WASHINGTON — As millions of people worldwide receive the COVID-19 vaccine, optimism that the coronavirus pandemic will soon end continues to rise. For people who deal with high levels of stress or depression however, a new study warns their mental health may disrupt the global vaccination plan. Researchers with the Association for Psychological Science say poor mental health may weaken the effectiveness of the new vaccine.
The team, led by Ohio State University researcher Annelise Madison, says there is decades of evidence showing emotional stressors inhibit the body’s immune system. They add conditions such as depression, loneliness, and stress all have a history of lowering the potency of vaccines. The new report finds people can take simple steps to reduce the effect of poor mental health on vaccines. These steps include exercising and getting a full night’s rest before receiving the shot.
“In addition to the physical toll of COVID-19, the pandemic has an equally troubling mental health component, causing anxiety and depression, among many other related problems. Emotional stressors like these can affect a person’s immune system, impairing their ability to ward off infections,” Madison says in a media release. “Our new study sheds light on vaccine efficacy and how health behaviors and emotional stressors can alter the body’s ability to develop an immune response. The trouble is that the pandemic in and of itself could be amplifying these risk factors.”
What else can hinder one’s COVID vaccine response?
Madison and her team call vaccines the most effective medical advances in history. Their ability to protect the public from a wide range of diseases has literally saved the world from illnesses like smallpox and polio.
Unfortunately, one of the keys to a vaccine’s effectiveness is actually getting it into the arms of patients. Without a large enough portion of the population receiving a vaccination, herd immunity can not be achieved.
Researchers add that environmental factors, personal genetics, and physical or emotional health issues can all contribute to weakening the body’s immune response. This slows down how fast a vaccine works in a patient. Researchers say this is particularly relevant because of the mental health concerns COVID-19 is causing. Months in isolation, economic stressors, and a general fear for the future has left countless people in a depressed state. The study adds these conditions have historically lowered immune response, especially among elderly patients.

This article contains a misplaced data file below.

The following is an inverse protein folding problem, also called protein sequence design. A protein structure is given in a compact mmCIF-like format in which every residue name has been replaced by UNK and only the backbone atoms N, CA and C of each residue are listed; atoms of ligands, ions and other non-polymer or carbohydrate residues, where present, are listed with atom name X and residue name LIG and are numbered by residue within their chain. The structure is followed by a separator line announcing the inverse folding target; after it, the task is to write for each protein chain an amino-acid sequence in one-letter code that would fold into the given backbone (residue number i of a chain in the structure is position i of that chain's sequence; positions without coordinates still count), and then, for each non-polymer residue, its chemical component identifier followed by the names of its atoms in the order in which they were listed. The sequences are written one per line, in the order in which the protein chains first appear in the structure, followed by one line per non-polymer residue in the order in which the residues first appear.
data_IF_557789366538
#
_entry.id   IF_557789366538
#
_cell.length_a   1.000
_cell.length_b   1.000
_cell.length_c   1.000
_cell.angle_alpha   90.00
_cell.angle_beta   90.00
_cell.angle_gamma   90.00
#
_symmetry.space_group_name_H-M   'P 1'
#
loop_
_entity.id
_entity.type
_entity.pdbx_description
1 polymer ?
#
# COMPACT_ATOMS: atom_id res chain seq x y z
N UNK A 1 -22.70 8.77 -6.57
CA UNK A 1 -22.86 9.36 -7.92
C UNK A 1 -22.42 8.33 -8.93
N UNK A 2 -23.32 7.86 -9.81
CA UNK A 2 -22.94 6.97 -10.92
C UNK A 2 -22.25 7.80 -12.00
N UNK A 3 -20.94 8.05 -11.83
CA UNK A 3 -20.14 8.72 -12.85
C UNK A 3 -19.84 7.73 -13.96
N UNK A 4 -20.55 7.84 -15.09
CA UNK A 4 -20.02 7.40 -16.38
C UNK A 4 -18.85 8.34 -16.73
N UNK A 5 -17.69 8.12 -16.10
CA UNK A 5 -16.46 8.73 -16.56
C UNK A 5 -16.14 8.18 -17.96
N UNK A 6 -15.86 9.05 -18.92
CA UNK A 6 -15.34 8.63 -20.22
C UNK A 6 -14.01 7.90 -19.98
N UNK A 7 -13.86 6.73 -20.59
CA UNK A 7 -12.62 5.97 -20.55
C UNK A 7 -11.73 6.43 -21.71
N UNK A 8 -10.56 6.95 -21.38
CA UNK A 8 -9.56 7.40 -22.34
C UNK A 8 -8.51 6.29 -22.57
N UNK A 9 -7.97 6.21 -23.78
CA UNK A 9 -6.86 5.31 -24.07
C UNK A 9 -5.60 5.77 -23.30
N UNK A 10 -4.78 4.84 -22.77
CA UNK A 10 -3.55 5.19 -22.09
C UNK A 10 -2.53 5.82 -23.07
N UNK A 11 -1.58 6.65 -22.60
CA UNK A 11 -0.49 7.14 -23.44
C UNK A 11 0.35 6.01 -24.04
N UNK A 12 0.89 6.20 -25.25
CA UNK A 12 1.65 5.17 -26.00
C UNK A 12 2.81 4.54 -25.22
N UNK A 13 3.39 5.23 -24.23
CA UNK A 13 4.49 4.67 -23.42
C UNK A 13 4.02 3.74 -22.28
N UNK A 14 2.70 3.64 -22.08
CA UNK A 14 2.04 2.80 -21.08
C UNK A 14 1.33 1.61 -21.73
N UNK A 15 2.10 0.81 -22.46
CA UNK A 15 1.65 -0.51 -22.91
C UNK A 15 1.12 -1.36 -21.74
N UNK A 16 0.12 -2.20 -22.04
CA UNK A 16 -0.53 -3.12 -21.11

How do vaccines protect us from disease?
It may sound strange, but vaccines are effective because they challenge a person’s immune system. Within a few hours of getting a shot, the immune system acts as though there is a potential threat in the body. Along with this immediate response, the body eventually begins to produce antibodies which target the specific virus that vaccine highlights. Scientists determine the effectiveness of a vaccine by how long a patient continues to create antibodies against that particular virus.
“In our research, we focus most heavily on the antibody response, though it is just one facet of the adaptive immune system’s response,” explains Janice Kiecolt-Glaser, director of the Institute for Behavioral Medicine Research at The Ohio State University.
In the case of COVID-19, researchers are optimistic about its vaccine’s 95 percent success rate. Despite that, psychological issues may still play a factor in how the public responds to the coronavirus vaccine in the long-term.
“The thing that excites me is that some of these factors are modifiable,” Kiecolt-Glaser adds. “It’s possible to do some simple things to maximize the vaccine’s initial effectiveness.”
Study authors recommend anyone preparing to get the vaccine engage in vigorous exercise and get a good night’s sleep the day before their appointment. This may help optimize the vaccine’s performance and spark a healthy immune response.
“Prior research suggests that psychological and behavioral interventions can improve vaccine responsiveness. Even shorter-term interventions can be effective,” Madison concludes. “Therefore, now is the time to identify those at risk for a poor immune response and intervene on these risk factors.”
The study appears in the Perspectives on Psychological Science.